When it is caught early, colon cancer rarely causes symptoms. Over time, if a tumor is allowed to grow, it can start to cause problems within the bowel. Although there are many causes of thin stools, this symptom can be caused by a large tumor in the colon.
What Is a Thin Stool?
Thin stools are described as "ribbon-like," "pencil-like," "thin" or "narrow" bowel movements. If you normally pass stools the size of bananas, starting to pass stools the size of pencils would indicate a bowel habit change. Referring to the anatomy of the colon, your stool should be completely formed (solid) as it reaches your descending and sigmoid colon, which lie on the left side of your abdomen. Left-sided colon cancers most frequently cause bowel movement related symptoms of colon cancer, such as thin or bloody stools.
Normal Bowel Movements
At the risk of being indelicate, there is no such thing as a universally normal bowel movement. Clinically speaking, your doctor only cares about what is normal for you. Everyone’s stool size, color, smell and consistency are different. The characteristics of your bowel movements are determined by your fiber intake, water consumption, bowel motility, exercise, and the size of your anal sphincter (anus) and rectum. Bowel movements are typically brown in color due to bile breakdown during digestion. Your bowel movements should be smelly – this is a sign that you have good bacteria in your digestive tract, which your body uses to break down ingested foods.
You may have a bowel movement twice a day or twice a week – only you will know if your bowel movements have changed. Sudden changes in bowel movement frequency, color, shape or consistency could have many causes, many of them benign (non-cancerous). Some common causes of non-cancerous bowel habit changes include:
- Dietary changes
- Bacteria in food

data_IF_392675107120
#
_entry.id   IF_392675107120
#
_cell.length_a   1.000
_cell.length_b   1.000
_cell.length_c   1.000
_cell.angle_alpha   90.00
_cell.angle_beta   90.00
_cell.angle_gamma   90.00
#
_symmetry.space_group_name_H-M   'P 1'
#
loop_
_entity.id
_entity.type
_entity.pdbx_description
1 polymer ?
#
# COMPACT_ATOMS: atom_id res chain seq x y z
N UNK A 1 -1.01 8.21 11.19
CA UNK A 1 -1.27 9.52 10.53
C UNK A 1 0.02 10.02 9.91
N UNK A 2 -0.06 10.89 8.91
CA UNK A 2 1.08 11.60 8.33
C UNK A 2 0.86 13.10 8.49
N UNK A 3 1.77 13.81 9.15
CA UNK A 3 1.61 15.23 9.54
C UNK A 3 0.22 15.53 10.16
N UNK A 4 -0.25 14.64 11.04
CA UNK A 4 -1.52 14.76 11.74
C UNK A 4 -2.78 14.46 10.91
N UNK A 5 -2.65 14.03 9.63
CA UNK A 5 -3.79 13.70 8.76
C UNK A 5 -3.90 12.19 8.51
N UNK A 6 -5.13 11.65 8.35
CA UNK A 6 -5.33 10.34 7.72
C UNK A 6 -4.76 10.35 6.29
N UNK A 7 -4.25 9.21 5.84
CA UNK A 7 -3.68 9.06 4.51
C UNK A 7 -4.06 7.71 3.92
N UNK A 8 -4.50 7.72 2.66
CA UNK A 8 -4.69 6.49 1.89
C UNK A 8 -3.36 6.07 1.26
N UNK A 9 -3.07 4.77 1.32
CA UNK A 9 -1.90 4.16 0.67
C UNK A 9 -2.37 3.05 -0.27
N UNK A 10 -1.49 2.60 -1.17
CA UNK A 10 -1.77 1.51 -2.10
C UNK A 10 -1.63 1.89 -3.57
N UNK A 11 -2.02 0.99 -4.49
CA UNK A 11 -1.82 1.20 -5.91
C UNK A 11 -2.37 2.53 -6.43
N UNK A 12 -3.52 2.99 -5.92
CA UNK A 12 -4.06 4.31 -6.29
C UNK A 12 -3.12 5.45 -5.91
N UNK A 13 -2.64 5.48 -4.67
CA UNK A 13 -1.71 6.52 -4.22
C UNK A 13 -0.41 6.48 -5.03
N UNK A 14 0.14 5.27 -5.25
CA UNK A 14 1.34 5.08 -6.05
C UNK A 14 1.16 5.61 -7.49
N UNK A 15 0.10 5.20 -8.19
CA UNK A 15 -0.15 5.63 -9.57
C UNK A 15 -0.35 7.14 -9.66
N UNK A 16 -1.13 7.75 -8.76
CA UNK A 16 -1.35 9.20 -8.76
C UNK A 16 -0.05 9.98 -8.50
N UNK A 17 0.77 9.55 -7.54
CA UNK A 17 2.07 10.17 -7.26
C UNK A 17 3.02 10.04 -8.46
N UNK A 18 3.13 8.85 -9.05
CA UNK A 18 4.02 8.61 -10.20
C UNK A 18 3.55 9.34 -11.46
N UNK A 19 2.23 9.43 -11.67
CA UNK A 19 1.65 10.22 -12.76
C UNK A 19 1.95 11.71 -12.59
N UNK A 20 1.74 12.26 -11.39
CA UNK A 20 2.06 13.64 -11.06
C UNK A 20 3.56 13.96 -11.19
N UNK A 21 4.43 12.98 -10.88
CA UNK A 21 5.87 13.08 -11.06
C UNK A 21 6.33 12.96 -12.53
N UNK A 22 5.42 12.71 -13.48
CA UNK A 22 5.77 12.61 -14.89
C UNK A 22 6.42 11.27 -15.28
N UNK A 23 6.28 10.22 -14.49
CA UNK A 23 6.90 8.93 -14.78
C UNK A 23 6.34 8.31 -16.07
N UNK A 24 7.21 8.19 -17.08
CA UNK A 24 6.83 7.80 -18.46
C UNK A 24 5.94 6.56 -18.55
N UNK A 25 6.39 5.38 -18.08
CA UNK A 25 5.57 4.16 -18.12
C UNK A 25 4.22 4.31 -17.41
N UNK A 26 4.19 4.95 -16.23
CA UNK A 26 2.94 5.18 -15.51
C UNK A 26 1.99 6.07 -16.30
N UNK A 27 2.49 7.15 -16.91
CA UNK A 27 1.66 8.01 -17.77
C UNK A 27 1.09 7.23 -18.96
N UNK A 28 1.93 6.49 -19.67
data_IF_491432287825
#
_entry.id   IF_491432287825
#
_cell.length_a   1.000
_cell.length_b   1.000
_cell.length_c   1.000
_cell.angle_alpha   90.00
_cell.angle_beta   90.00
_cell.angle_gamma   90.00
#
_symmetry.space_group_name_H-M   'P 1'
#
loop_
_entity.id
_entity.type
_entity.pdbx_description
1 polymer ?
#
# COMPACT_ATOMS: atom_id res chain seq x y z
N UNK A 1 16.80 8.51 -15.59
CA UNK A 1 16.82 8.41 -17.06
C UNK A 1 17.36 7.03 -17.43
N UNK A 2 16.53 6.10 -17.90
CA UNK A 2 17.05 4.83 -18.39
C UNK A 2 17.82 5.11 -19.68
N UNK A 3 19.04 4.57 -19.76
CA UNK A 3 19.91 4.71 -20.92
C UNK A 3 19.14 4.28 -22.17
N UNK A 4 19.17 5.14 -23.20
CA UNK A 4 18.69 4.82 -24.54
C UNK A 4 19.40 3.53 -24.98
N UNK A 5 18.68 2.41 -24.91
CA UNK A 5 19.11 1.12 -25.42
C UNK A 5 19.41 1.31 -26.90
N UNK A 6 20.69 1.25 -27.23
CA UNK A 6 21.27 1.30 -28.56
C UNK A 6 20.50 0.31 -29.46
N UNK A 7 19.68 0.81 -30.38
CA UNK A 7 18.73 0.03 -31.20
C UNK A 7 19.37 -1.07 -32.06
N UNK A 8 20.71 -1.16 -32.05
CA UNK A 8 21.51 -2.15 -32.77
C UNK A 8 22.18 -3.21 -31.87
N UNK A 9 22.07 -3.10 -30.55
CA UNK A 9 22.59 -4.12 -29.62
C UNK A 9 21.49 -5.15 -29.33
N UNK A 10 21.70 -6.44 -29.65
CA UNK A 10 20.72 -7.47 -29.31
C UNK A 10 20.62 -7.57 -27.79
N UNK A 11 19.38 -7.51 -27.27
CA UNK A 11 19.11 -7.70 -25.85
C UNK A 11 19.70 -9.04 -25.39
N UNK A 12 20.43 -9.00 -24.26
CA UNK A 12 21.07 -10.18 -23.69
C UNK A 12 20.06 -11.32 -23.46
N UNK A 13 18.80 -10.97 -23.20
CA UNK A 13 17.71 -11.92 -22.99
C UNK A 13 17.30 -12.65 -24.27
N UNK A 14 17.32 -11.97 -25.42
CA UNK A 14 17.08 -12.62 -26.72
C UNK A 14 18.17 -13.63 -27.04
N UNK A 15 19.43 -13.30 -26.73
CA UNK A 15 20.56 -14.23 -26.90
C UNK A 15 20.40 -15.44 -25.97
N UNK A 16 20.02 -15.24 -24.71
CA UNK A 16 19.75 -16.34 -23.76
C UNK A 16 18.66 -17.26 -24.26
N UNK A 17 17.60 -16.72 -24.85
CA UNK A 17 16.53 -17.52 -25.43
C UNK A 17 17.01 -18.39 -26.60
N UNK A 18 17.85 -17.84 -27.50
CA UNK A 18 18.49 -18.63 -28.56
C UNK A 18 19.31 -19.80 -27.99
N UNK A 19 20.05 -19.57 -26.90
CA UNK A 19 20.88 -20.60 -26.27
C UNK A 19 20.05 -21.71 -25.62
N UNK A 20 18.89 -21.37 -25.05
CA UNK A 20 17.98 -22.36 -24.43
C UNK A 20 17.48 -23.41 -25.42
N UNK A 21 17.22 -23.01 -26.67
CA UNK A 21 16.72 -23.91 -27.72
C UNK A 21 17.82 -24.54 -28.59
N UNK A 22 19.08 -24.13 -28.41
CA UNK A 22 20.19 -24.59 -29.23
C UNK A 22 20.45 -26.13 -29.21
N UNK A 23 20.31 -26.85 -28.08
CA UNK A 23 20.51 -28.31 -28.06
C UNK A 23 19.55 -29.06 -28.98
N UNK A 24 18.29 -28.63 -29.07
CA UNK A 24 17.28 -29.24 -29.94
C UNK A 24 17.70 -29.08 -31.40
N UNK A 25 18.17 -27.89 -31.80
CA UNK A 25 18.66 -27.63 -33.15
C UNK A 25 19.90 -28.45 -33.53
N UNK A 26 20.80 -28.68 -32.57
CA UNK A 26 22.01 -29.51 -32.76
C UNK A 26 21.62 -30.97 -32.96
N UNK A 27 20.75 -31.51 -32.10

- Sedentary lifestyle
- Irritable Bowel Syndrome
- Prescription or over-the-counter medication use
If you pass a bowel movement once daily for the last 10 years, decreasing stool frequency to four bowel movements in one month is a major personal bowel habit change that should be reported to your doctor. Similarly, if you normally pass very large, firm bowel movements and begin passing small, thin or watery stools, this bowel habit change should be investigated.
Why Can Colon Cancer Cause Thin Stools?
In an otherwise healthy person, thin stools related to colon cancer are usually caused by a narrowing within the colon, also called a partial blockage of the colon. Think of your colon as a hollow tube, like a drinking straw. If a tumor is growing inside the colon, it can start to obstruct the flow of stool through your colon, just like a pea inside a drinking straw would block or slow the flow of fluids.
Cancers of the rectum can also cause partial and complete blockages of stool passage, as well as an uncomfortable feeling of urgency. This symptom can be caused by a growing tumor within the small rectal space, which places pressure on the nerves making you feel as if you need to move your bowels.
If you have noted bowel habit changes and are waiting to see your doctor, pay special attention to other symptoms to discuss them with your doctor. In addition to thin stools, advanced colon cancer can cause:
- Changes in bowel movement frequency
- Abdominal bloating and cramping
- Rectal bleeding
- Weight loss
- Loss of energy
- Loss of appetite
Several risk factors may increase your chances of having a partial or complete intestinal blockage with colon cancer. Two treatment modalities for colon cancer, abdominal surgery and radiation, may increase your chances of a bowel obstruction due to the formation of adhesions or scar tissue around the colon. Hernias, diverticulitis, and cancers of the stomach and ovary may also contribute to the formation of a bowel obstruction, resulting in thin or absent stools.
Once you have identified bowel habit changes, the first step is to report these and any related symptoms to your doctor. He or she can order screening tests to rule out colon cancer and other, less serious, causes of thin stools. If you have concerns about your bowel habits it is best to discuss them with your doctor. When it comes to your stool – you are the expert.
American Cancer Society. (2006). American Cancer Society’s Complete Guide to Colorectal Cancer. Clifton Fields, NE: American Cancer Society.
National Cancer Institute. (n.d.). Bowel Obstruction. Accessed: January 4, 2012.